Let’s take a walk through the Going Queen plans together. I’d invite you over, but it’s very cold inside right now without heat, walls or insulation and with it open to the outside air in several places. So instead, lets look at the unfinished drawings and take a walk through.
Generally, we are going to restore the exterior of the home to a typical Queen Anne Victorian but it will have a modern interior.
I’ll tell you about the exterior later; this one is about the insides.
As I’ve explained before, previous owners removed the original interior and trim of this home a long time ago. There is no original charm to salvage or pay homage to so we are reconfiguring the inside.
Queen Anne Victorians of a size similar to the Going Queen typically had many small ornate rooms, narrow passageways and dark interiors. Closets were small or non-existent. Bathrooms were spartan and maybe a bit cramped. Authentically restored Victorian homes are gorgeous but can be less comfortable as compared to a modern home.
We will be opening the interior up and making it light and airy. When you pass from the outside to the inside, you will travel from 1907 to the year 2018 unless I do not get my permit drawings back soon in which case it could be more like 2021 or 22.
Opening up this old home is requiring a lot of engineering work to increase the spans, shearing and transfer the various loads down to the foundation. This is where we are currently log jammed with our current architect and engineer. But lets not mention that again today.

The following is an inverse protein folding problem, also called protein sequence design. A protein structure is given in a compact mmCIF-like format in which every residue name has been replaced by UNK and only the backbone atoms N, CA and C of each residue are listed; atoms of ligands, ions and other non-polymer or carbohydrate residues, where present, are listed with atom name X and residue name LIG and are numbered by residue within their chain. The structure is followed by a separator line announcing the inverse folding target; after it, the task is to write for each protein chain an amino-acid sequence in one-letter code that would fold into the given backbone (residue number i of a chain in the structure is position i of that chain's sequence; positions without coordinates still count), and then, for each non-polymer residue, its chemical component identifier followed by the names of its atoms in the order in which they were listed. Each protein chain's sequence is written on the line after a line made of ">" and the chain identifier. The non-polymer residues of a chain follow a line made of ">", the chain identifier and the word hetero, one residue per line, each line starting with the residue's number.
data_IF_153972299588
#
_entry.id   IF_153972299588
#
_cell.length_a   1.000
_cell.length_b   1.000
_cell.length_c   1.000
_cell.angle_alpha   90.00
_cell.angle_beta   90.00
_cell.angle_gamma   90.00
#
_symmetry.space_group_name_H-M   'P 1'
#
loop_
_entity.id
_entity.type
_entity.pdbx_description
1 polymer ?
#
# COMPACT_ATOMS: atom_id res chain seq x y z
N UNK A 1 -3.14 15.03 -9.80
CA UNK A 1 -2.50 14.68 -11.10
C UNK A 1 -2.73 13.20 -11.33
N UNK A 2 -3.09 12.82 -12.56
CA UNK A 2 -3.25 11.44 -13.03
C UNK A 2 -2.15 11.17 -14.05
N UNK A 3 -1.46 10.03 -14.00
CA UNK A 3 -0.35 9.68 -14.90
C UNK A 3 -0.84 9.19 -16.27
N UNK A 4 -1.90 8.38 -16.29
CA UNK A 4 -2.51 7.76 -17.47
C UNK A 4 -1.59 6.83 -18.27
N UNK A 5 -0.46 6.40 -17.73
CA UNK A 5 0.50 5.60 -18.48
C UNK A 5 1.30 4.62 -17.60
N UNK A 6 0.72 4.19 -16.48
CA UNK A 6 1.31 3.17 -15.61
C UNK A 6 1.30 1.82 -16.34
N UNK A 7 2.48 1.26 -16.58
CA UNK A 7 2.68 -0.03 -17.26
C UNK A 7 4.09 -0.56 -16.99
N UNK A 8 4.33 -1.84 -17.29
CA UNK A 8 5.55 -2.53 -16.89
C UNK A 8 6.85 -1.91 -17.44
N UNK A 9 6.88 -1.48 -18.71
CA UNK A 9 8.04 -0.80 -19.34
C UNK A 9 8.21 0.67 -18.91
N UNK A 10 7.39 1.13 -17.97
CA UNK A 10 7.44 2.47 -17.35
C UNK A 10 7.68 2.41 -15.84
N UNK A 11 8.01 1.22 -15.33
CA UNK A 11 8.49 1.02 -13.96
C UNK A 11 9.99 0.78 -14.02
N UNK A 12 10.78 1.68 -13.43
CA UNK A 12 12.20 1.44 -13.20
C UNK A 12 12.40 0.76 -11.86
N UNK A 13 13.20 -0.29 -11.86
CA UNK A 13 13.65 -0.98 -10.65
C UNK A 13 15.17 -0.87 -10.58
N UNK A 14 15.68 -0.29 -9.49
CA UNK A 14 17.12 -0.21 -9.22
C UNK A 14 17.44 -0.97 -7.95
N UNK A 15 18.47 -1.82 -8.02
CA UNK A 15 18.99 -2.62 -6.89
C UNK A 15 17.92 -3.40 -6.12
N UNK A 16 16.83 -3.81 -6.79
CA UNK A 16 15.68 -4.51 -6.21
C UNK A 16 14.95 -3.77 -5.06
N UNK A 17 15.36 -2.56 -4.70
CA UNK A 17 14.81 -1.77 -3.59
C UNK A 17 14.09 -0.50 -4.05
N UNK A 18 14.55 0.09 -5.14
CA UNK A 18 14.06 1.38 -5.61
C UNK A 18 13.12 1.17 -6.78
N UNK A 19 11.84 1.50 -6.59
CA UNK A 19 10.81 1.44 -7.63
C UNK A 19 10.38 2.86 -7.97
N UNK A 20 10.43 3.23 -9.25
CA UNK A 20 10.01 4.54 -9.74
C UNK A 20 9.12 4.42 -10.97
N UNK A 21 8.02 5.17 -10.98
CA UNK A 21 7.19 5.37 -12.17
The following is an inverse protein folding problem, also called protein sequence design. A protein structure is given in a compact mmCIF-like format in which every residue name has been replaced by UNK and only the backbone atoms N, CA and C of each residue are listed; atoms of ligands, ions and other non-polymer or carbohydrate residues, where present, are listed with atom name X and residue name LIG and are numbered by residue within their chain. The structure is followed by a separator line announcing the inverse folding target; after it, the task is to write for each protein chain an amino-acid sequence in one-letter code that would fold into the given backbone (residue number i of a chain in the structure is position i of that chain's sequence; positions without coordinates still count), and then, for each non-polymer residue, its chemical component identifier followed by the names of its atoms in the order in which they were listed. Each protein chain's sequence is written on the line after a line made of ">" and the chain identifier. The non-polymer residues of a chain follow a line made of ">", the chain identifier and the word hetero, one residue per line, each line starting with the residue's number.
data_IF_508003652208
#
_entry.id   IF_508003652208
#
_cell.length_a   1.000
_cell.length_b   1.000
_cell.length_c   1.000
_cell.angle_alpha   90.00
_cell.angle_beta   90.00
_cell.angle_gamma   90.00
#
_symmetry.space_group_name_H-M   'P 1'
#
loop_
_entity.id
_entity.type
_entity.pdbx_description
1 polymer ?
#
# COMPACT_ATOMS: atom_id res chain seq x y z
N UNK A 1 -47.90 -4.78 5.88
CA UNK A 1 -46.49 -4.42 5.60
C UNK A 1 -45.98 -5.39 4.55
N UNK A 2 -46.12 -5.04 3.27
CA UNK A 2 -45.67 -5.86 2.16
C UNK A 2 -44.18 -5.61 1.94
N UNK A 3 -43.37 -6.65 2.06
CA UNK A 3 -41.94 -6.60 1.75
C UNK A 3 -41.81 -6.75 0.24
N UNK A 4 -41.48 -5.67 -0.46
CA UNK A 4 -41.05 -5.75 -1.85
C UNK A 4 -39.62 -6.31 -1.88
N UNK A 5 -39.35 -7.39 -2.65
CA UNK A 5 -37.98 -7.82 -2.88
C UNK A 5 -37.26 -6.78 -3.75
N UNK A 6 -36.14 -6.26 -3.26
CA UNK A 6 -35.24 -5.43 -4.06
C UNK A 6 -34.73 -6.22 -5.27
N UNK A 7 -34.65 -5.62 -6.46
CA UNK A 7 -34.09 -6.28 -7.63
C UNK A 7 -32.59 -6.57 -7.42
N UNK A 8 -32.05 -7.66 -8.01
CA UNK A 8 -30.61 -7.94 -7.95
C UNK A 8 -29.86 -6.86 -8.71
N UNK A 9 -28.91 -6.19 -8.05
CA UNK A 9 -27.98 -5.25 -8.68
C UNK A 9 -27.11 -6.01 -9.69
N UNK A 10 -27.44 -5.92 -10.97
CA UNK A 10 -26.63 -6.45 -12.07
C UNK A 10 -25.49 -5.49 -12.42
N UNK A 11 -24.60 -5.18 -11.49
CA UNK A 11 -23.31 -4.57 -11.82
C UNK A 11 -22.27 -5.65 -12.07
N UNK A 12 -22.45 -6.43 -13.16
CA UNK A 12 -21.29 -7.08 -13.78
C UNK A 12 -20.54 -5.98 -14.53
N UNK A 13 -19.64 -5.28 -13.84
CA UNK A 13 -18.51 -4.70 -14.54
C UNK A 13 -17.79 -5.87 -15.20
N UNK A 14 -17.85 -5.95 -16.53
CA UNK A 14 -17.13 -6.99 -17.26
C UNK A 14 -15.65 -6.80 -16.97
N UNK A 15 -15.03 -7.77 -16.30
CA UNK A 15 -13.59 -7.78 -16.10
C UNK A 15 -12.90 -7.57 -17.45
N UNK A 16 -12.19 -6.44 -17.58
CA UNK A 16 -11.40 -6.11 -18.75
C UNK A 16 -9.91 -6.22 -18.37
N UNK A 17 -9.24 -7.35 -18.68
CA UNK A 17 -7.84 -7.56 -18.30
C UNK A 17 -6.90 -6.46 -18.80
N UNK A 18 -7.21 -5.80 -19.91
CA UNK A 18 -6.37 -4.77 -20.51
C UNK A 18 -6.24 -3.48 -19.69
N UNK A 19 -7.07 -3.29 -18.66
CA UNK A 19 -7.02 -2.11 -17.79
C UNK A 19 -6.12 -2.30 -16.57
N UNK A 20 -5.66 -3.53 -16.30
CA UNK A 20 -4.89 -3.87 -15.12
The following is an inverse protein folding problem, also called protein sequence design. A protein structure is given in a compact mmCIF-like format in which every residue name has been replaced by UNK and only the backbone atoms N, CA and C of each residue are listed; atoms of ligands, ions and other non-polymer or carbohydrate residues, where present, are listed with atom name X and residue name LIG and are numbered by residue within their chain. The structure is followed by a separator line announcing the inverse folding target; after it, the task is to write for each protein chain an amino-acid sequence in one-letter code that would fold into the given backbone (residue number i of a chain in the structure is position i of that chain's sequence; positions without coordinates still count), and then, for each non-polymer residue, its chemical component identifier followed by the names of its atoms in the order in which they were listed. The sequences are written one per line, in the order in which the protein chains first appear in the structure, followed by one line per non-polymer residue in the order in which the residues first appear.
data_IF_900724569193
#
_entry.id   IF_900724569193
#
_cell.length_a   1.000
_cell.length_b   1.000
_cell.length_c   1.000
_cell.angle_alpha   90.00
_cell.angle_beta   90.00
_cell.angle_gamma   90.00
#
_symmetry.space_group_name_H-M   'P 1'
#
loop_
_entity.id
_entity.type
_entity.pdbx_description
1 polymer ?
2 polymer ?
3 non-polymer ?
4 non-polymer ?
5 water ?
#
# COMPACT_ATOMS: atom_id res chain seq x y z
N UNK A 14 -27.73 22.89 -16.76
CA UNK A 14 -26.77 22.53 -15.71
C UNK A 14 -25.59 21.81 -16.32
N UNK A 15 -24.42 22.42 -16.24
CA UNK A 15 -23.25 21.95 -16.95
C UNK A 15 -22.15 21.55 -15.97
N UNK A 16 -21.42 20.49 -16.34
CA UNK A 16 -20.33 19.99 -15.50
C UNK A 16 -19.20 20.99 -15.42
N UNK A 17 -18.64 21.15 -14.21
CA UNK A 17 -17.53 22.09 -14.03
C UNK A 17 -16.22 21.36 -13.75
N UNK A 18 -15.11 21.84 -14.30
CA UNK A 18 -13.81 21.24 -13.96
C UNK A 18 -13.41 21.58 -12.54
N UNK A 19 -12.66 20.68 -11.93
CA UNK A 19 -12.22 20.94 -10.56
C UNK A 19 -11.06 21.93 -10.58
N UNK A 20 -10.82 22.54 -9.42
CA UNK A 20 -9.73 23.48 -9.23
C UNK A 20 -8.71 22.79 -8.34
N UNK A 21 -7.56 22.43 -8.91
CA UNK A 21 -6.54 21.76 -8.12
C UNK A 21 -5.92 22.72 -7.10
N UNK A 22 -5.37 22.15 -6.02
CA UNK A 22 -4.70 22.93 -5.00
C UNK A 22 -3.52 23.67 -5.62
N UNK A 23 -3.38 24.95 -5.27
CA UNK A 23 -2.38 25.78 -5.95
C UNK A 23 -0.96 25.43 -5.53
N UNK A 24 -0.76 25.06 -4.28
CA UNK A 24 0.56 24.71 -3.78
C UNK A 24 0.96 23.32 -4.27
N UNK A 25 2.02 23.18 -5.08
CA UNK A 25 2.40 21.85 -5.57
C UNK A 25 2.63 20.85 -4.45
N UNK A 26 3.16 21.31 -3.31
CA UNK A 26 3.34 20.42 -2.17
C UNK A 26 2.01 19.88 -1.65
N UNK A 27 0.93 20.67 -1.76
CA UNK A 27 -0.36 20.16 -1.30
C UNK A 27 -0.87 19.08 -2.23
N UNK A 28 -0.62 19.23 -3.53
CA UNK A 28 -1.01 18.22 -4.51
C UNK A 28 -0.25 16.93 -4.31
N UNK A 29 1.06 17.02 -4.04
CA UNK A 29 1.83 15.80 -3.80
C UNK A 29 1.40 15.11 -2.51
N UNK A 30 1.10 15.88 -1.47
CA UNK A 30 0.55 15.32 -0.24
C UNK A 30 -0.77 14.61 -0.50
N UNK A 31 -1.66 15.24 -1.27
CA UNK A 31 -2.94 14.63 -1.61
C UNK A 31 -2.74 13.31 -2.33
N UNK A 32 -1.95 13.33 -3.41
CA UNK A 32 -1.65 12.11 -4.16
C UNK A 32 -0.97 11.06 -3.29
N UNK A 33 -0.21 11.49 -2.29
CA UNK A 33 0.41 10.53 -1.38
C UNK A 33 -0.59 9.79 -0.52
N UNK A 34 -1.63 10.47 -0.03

When we purchased the house, it was a 4 bedroom, 2 bath home with 2,527 square feet of finished living space. You can see those details on any of the real estate sites.
What is not apparent is that it has 4,420 interior square feet. That additional 1,900 square feet is found in the previously unfinished basement and the large attic space.
In our plans, we are finishing all the interior square footage. We are adding to the existing basement and main floor as a function of relocating the existing basement staircase outside of the current footprint of the house. This lets us open up the entire basement and recovers a lot of interior space in both basement and main floor. This move will add about 300 square feet to the house brining it to 4,700.
Another way we are making it lighter and airier is by adding a few windows. Currently, if you count the windows in the Going Queen you will get to the number 27. In the new design there are over 50 windows.
In the end, the house will be a 5 bedroom 4 bath home. This is how we get there…
The main floor will, as you’d expect, have the kitchen, living room and dining room spaces. There will be a half bathroom, a pantry and the stairs to the upper floors and basement. Otherwise the design calls for an open floor plan.
The main floor has 1,360 square feet to work with.
We are adding an eating area in the kitchen that extends out the back of the house. I think you would call it a ‘breakfast nook’ although it’s likely this is where all dining will occur unless we have friends over.
Like most people, we spend a lot of time in the kitchen. When we are cooking, everybody hangs out there. We are giving a lot of space to the kitchen and not worrying too much about what else happens on the main floor.
The kitchen will actually be larger than it shows on the drawings. We are going to push out into the living area. I’ve not told the architect about these changes yet because I don't want anything to delay the completion of the drawings. I really need the architect and the engineer to focus on finishing the permit drawings.
Inside the kitchen, we’ll have a glassed in pantry and on the other side of that you can see the stairs heading down to the basement.
I like to cook. Cooking is craft and cooking is art. Like anybody who enjoys making things, their ‘shop’ is a lovely and peaceful place for them to be. A wood worker likes to walk into their shop, smell the wood and the oil, and see their tools and materials. That’s how I look at a kitchen. I’d like it to look and feel like a shop where things are made.